Look skyward overnight Sunday and early Monday and you're in for a treat: A brighter, larger full moon than usual. It's called a supermoon, and this one's especially super.
A supermoon occurs when two things happen at the same time: The moon is full - and at the closest point to earth in its elliptical orbit. That's called "perigee."
Supermoons actually aren't all that rare - we see 4 to 6 a year. But the moon's orbit shifts. And this time, the full moon hits just as its orbit is at the closest point in 68 years.
“The last time it appeared this big, the last time it reached its full phase, near perigee, as it will on Sunday night and into Monday morning, was actually in 1948. And the next time we'll see it this big again won't be until 2034,” said astronomer Kristen Thompson of Davidson College.
This supermoon will appear 14 percent larger, and 30 percent brighter, than a typical full moon.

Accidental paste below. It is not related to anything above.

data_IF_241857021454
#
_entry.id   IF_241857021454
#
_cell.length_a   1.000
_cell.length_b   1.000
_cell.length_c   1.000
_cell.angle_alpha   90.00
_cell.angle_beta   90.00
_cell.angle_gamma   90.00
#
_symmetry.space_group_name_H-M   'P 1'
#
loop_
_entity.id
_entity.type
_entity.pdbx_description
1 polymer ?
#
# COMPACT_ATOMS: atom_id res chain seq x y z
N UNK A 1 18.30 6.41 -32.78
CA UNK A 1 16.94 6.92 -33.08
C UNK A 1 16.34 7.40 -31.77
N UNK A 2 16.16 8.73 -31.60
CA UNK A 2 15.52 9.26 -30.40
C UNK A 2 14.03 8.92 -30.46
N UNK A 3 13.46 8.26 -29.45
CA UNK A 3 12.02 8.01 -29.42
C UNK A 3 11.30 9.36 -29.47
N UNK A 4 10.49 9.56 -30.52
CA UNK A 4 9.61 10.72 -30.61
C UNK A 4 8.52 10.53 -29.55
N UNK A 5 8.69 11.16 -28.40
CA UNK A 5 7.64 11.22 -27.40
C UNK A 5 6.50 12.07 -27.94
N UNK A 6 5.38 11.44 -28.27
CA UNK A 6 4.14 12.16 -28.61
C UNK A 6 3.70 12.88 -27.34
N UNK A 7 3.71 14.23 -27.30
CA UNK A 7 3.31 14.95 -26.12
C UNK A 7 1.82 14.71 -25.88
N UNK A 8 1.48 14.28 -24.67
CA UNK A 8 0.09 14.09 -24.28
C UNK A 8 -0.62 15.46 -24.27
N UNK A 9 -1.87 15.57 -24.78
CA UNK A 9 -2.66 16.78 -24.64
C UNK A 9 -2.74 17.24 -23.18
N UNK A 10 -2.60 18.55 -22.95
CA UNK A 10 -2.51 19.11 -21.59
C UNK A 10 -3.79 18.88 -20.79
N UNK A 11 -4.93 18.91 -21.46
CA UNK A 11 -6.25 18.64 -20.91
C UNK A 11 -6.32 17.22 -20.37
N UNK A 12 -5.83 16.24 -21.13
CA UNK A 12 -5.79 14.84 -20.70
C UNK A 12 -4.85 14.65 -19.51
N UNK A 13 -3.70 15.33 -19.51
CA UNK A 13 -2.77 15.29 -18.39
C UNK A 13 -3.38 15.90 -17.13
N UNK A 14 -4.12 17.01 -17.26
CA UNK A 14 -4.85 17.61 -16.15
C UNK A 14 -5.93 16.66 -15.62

The effect is magnified if you watch at on the horizon, at moonrise or moonset, Thompson said. That's because of the "moon illusion." The moon always looks bigger beside trees or buildings at the horizon, but it's just a brain trick.
The actual moment of the supermoon is early Monday, but that's not the only time to see it.
“Any clear night over the weekend and into early next week, you'll be able see a full moon that's going to be brighter and larger than the average full moon,” said NASA planetary scientist Noah Petro.
Moonrise is just after 5 p.m. Sunday. It sets Monday around 6:45 a.m.
Slooh Community Observatory (http://live.slooh.com/) will stream the supermoon – which they’re calling a “Mega Beaver Moon”- live on the web. It’s a network of telescopes linked on the web.
NASA.gov, “2016 Ends with Three Supermoons.” https://science.nasa.gov/news-articles/2016-ends-with-three-supermoons